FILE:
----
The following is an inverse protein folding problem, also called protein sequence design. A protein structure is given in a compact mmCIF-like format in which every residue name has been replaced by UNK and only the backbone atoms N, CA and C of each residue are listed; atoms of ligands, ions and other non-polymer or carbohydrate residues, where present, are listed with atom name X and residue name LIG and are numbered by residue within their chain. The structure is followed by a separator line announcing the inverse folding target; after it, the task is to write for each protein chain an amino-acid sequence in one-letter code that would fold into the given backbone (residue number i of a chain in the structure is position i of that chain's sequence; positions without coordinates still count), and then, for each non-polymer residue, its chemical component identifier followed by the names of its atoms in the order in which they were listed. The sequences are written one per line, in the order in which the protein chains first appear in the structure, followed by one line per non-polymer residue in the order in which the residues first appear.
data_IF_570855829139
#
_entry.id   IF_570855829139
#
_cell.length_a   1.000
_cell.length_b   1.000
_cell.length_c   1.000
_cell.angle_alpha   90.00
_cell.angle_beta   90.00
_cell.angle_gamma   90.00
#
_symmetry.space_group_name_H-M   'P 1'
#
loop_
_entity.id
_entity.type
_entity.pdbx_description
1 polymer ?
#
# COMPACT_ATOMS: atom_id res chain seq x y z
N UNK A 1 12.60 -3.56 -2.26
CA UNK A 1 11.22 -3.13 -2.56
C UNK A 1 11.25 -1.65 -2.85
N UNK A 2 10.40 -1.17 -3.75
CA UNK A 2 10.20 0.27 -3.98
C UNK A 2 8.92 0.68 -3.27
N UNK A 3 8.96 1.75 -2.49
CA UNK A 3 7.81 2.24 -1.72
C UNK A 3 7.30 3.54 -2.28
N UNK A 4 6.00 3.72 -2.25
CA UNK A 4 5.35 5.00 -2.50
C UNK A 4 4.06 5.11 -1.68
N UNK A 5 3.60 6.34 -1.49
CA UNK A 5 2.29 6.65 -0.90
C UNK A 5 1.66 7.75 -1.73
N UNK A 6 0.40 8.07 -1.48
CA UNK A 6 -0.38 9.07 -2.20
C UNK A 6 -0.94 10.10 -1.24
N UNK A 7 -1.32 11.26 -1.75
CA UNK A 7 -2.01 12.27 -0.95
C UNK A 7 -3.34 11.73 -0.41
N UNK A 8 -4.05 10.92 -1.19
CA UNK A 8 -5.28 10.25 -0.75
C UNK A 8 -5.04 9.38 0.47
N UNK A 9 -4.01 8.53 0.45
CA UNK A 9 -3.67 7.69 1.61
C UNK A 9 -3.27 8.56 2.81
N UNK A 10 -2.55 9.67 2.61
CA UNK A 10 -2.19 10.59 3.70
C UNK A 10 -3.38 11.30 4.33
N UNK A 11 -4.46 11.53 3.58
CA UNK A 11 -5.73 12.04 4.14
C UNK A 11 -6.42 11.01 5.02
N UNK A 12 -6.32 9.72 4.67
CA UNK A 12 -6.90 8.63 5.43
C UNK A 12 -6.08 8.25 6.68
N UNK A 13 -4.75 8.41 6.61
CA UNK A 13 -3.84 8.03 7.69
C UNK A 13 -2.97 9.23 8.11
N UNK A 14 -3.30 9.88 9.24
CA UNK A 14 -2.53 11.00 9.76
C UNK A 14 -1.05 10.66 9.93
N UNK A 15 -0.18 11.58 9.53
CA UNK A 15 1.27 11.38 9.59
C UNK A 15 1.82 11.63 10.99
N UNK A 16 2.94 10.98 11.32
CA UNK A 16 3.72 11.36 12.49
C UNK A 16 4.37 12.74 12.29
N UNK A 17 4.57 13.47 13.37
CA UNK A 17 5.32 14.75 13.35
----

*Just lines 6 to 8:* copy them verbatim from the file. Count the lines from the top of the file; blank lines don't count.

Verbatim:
_cell.length_a   1.000
_cell.length_b   1.000
_cell.length_c   1.000